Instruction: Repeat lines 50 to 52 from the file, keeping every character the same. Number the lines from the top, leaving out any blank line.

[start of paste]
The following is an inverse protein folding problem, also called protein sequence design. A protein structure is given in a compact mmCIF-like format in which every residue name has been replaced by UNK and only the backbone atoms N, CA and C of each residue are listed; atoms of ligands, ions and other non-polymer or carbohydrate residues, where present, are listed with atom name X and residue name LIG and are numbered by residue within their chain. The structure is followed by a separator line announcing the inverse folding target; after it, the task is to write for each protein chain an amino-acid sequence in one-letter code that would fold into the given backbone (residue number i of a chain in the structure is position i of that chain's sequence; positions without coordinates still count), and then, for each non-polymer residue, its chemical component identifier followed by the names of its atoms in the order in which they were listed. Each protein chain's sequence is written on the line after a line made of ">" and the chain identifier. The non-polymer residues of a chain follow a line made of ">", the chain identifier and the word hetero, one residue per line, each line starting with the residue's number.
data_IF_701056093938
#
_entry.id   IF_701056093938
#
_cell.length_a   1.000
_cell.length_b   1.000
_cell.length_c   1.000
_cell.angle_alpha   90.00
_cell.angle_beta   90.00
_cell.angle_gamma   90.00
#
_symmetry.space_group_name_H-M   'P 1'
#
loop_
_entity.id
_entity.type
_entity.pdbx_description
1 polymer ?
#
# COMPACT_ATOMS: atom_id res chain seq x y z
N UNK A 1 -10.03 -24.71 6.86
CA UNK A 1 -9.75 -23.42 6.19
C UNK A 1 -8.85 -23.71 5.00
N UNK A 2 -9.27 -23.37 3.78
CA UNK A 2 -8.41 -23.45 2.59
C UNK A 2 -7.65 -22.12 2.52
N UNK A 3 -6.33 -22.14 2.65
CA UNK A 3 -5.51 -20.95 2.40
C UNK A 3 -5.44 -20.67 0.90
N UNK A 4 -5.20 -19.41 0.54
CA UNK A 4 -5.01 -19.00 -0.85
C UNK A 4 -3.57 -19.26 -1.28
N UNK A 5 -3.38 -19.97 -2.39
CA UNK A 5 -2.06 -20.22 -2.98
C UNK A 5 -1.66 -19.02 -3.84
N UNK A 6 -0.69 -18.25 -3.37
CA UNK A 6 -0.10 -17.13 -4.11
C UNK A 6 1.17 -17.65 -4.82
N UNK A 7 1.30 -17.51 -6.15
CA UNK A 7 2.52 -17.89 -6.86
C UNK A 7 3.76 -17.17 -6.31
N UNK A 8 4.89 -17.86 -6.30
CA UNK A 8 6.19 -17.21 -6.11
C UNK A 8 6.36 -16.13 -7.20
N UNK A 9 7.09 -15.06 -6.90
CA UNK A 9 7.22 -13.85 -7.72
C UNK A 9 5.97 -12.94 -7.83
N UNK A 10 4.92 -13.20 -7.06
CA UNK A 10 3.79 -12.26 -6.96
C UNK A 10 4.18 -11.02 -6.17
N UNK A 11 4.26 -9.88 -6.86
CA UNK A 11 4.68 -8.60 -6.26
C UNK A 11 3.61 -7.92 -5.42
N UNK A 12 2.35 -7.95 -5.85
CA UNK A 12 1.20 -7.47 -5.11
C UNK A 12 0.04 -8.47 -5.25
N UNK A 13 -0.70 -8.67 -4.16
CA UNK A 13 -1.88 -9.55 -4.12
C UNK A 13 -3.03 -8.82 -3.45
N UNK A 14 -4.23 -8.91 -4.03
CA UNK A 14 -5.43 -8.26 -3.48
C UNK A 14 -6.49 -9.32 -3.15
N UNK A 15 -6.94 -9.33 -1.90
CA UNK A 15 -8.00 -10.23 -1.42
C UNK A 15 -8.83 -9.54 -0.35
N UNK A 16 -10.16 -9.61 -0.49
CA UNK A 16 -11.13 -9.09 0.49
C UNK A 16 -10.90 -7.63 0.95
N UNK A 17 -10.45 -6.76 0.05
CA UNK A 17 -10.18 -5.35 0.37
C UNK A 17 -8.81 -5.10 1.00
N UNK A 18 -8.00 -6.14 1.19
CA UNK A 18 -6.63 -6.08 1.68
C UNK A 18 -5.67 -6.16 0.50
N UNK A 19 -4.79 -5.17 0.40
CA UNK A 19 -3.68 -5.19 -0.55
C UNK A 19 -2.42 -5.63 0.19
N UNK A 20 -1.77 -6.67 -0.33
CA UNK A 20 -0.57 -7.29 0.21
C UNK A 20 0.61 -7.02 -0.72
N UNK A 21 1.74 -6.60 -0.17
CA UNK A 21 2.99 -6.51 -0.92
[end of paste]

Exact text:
CA UNK A 10 3.79 -12.26 -6.96
C UNK A 10 4.18 -11.02 -6.17
N UNK A 11 4.26 -9.88 -6.86